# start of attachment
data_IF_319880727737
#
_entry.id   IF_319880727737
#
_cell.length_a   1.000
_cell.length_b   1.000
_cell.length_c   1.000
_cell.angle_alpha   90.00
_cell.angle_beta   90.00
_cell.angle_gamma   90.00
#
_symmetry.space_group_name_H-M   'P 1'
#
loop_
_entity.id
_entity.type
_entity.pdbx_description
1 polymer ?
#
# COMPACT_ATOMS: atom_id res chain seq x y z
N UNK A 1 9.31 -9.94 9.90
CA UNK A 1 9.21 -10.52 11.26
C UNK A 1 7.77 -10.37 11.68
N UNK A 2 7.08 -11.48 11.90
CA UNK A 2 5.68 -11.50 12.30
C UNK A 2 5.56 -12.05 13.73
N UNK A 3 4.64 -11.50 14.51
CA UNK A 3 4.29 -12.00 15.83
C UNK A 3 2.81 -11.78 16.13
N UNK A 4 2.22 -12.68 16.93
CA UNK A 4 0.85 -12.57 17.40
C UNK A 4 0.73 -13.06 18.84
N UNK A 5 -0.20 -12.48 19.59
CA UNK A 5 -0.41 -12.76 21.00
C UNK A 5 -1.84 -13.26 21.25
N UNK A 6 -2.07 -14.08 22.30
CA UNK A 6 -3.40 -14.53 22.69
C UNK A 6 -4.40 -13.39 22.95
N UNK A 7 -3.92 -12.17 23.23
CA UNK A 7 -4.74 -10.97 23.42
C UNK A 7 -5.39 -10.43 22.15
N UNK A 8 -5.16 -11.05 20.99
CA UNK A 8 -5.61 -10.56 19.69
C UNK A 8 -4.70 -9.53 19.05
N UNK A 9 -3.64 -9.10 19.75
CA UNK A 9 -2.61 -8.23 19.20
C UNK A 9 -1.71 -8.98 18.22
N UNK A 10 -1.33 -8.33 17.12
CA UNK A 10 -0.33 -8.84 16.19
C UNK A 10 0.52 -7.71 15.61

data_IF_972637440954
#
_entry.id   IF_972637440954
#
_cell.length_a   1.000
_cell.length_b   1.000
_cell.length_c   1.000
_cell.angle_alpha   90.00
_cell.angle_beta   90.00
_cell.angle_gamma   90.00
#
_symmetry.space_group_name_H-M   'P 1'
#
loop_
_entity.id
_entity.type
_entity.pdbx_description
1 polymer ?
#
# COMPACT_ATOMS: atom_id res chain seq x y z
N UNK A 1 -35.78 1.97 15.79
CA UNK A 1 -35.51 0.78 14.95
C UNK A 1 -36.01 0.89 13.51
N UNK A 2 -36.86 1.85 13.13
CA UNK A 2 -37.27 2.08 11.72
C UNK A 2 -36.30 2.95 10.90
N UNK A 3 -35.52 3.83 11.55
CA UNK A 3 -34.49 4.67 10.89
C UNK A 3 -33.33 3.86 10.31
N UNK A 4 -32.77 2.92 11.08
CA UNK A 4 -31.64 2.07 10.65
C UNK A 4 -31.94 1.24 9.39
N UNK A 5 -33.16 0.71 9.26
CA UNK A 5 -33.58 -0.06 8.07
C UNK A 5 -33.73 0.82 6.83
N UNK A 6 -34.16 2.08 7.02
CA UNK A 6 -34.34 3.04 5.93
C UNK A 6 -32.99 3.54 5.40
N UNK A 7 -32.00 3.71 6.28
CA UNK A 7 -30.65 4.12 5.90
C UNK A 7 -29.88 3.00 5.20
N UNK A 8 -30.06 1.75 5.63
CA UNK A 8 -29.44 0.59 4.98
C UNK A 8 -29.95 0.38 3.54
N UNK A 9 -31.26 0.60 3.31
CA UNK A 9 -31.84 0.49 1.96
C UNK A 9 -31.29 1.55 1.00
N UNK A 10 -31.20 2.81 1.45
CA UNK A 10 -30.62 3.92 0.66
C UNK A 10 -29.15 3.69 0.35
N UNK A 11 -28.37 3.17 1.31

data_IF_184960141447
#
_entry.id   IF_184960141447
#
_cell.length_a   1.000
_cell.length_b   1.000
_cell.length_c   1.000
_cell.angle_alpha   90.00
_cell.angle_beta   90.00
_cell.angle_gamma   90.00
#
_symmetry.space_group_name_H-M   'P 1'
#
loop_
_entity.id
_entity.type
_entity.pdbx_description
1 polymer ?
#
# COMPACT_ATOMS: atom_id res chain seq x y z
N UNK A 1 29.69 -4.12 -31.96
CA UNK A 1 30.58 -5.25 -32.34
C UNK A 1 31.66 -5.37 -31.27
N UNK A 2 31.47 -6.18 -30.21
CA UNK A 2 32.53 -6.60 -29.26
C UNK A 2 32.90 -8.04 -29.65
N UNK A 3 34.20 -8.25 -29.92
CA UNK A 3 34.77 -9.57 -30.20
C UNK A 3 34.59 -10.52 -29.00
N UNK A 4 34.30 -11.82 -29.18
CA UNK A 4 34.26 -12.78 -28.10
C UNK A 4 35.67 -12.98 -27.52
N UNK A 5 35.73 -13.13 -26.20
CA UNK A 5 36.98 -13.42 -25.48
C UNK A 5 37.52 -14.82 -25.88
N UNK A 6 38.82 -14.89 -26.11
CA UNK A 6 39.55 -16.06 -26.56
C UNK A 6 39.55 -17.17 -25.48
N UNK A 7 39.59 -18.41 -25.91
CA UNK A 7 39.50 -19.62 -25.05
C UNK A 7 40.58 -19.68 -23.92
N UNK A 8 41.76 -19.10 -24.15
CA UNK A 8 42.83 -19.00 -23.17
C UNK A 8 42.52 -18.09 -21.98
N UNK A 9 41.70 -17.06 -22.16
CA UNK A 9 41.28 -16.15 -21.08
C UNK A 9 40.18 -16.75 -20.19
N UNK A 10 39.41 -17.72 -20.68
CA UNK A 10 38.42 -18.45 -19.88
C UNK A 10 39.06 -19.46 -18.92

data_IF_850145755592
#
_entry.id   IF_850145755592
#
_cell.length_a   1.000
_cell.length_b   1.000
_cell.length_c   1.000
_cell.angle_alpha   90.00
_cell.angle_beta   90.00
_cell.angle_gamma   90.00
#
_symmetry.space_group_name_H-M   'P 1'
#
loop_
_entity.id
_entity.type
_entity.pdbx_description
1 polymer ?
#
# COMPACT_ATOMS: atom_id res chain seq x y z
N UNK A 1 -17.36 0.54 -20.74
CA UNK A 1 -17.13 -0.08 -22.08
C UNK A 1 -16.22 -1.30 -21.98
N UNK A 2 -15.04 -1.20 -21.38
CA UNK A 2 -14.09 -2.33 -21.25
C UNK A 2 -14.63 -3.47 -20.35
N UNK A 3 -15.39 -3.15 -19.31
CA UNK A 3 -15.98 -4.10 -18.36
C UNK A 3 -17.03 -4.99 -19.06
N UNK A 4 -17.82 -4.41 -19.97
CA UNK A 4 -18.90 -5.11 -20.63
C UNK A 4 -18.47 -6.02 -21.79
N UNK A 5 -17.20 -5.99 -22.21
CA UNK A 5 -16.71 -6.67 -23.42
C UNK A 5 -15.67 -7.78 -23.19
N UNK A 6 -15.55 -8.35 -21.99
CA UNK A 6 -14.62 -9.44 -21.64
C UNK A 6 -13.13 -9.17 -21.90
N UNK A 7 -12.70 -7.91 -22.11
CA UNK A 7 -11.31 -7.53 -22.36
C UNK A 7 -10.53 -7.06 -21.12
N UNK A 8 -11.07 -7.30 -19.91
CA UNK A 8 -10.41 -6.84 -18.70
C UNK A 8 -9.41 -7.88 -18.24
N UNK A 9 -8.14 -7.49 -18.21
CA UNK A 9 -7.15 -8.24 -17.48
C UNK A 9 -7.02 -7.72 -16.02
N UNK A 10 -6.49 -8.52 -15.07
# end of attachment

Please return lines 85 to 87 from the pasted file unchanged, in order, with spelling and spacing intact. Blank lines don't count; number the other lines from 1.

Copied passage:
C UNK A 5 -33.73 0.82 6.83
N UNK A 6 -34.16 2.08 7.02
CA UNK A 6 -34.34 3.04 5.93